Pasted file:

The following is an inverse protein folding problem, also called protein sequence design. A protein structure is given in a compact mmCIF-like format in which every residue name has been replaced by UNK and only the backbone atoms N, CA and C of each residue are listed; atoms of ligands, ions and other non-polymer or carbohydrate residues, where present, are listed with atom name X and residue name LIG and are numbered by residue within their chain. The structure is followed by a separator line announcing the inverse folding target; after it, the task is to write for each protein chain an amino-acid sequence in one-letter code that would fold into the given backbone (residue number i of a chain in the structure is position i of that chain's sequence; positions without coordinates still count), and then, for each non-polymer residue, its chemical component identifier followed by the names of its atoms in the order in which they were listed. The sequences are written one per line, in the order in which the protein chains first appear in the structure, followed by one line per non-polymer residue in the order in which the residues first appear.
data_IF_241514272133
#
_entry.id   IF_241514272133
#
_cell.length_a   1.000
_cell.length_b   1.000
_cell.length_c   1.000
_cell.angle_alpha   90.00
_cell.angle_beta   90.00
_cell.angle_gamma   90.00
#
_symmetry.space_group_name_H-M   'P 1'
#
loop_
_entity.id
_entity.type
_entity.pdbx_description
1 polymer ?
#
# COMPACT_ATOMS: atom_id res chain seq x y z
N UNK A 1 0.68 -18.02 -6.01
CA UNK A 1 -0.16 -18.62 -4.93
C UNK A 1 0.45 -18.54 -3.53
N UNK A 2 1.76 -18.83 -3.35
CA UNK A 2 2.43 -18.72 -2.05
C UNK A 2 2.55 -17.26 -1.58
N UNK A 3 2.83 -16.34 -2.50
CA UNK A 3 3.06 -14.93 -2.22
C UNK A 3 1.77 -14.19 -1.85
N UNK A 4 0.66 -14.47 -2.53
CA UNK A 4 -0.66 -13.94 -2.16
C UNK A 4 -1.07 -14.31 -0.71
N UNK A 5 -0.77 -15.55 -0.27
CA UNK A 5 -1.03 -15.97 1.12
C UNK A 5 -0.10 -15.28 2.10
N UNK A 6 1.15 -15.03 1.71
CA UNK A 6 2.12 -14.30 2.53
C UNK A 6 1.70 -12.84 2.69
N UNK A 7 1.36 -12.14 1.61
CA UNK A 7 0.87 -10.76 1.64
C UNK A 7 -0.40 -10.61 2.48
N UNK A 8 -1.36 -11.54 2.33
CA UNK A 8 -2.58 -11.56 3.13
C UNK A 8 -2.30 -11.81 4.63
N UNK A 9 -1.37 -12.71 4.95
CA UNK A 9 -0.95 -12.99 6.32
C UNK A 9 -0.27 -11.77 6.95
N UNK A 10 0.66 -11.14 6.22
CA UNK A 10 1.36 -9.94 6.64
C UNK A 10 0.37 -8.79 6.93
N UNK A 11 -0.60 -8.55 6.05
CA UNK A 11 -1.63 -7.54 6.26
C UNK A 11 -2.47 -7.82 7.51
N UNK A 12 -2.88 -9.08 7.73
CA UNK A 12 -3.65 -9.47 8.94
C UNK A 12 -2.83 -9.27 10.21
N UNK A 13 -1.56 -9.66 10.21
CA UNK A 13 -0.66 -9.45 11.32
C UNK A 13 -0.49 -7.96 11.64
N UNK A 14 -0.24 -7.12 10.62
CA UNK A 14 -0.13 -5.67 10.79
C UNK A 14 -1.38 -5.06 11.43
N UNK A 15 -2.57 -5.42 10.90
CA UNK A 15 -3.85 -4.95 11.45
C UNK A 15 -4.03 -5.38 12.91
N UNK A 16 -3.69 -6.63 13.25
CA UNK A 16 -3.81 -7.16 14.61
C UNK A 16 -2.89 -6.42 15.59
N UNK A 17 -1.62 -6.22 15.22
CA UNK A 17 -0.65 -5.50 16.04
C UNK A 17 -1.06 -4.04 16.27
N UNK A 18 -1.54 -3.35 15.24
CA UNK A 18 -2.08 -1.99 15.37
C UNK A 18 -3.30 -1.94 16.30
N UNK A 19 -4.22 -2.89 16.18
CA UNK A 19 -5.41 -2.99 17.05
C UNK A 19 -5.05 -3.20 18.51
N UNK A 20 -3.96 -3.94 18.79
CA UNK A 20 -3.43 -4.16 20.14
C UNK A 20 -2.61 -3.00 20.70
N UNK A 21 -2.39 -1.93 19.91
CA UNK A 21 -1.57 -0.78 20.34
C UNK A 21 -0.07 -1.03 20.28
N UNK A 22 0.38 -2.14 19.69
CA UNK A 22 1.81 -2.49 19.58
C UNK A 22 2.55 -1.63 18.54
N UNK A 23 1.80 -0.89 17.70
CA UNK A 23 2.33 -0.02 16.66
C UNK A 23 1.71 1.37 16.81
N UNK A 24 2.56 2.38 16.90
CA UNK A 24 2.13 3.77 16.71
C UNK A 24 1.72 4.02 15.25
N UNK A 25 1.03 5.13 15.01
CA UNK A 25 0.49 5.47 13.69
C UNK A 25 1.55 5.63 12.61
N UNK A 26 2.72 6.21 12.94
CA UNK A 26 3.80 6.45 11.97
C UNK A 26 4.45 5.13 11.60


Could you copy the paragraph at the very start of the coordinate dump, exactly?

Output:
The following is an inverse protein folding problem, also called protein sequence design. A protein structure is given in a compact mmCIF-like format in which every residue name has been replaced by UNK and only the backbone atoms N, CA and C of each residue are listed; atoms of ligands, ions and other non-polymer or carbohydrate residues, where present, are listed with atom name X and residue name LIG and are numbered by residue within their chain. The structure is followed by a separator line announcing the inverse folding target; after it, the task is to write for each protein chain an amino-acid sequence in one-letter code that would fold into the given backbone (residue number i of a chain in the structure is position i of that chain's sequence; positions without coordinates still count), and then, for each non-polymer residue, its chemical component identifier followed by the names of its atoms in the order in which they were listed. The sequences are written one per line, in the order in which the protein chains first appear in the structure, followed by one line per non-polymer residue in the order in which the residues first appear.